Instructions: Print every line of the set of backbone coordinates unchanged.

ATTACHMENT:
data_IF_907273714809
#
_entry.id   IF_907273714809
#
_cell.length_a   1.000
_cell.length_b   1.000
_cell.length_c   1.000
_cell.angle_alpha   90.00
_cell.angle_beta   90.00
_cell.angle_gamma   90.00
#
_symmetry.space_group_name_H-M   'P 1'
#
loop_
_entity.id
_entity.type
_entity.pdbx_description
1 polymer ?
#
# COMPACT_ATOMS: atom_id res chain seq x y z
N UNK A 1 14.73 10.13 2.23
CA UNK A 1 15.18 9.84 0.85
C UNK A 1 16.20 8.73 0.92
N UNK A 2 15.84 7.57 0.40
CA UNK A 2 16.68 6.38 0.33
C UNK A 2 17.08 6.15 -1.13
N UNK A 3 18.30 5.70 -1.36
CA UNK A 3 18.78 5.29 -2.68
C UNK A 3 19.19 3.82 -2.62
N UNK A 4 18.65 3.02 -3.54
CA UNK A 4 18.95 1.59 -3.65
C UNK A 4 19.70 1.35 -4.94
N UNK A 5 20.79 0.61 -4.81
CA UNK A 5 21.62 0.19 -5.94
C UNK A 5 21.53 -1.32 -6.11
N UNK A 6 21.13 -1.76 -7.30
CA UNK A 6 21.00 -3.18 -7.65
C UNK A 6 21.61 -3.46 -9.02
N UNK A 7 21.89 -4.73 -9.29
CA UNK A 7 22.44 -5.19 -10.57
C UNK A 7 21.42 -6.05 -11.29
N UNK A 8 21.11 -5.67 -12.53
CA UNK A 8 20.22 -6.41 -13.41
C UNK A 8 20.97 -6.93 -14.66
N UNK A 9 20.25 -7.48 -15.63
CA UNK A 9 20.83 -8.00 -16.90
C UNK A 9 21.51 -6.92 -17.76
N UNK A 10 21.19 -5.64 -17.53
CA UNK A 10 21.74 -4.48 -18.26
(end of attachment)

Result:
data_IF_907273714809
#
_entry.id   IF_907273714809
#
_cell.length_a   1.000
_cell.length_b   1.000
_cell.length_c   1.000
_cell.angle_alpha   90.00
_cell.angle_beta   90.00
_cell.angle_gamma   90.00
#
_symmetry.space_group_name_H-M   'P 1'
#
loop_
_entity.id
_entity.type
_entity.pdbx_description
1 polymer ?
#
# COMPACT_ATOMS: atom_id res chain seq x y z
N UNK A 1 14.73 10.13 2.23
CA UNK A 1 15.18 9.84 0.85
C UNK A 1 16.20 8.73 0.92
N UNK A 2 15.84 7.57 0.40
CA UNK A 2 16.68 6.38 0.33
C UNK A 2 17.08 6.15 -1.13
N UNK A 3 18.30 5.70 -1.36
CA UNK A 3 18.78 5.29 -2.68
C UNK A 3 19.19 3.82 -2.62
N UNK A 4 18.65 3.02 -3.54
CA UNK A 4 18.95 1.59 -3.65
C UNK A 4 19.70 1.35 -4.94
N UNK A 5 20.79 0.61 -4.81
CA UNK A 5 21.62 0.19 -5.94
C UNK A 5 21.53 -1.32 -6.11
N UNK A 6 21.13 -1.76 -7.30
CA UNK A 6 21.00 -3.18 -7.65
C UNK A 6 21.61 -3.46 -9.02
N UNK A 7 21.89 -4.73 -9.29
CA UNK A 7 22.44 -5.19 -10.57
C UNK A 7 21.42 -6.05 -11.29
N UNK A 8 21.11 -5.67 -12.53
CA UNK A 8 20.22 -6.41 -13.41
C UNK A 8 20.97 -6.93 -14.66
N UNK A 9 20.25 -7.48 -15.63
CA UNK A 9 20.83 -8.00 -16.90
C UNK A 9 21.51 -6.92 -17.76
N UNK A 10 21.19 -5.64 -17.53
CA UNK A 10 21.74 -4.48 -18.26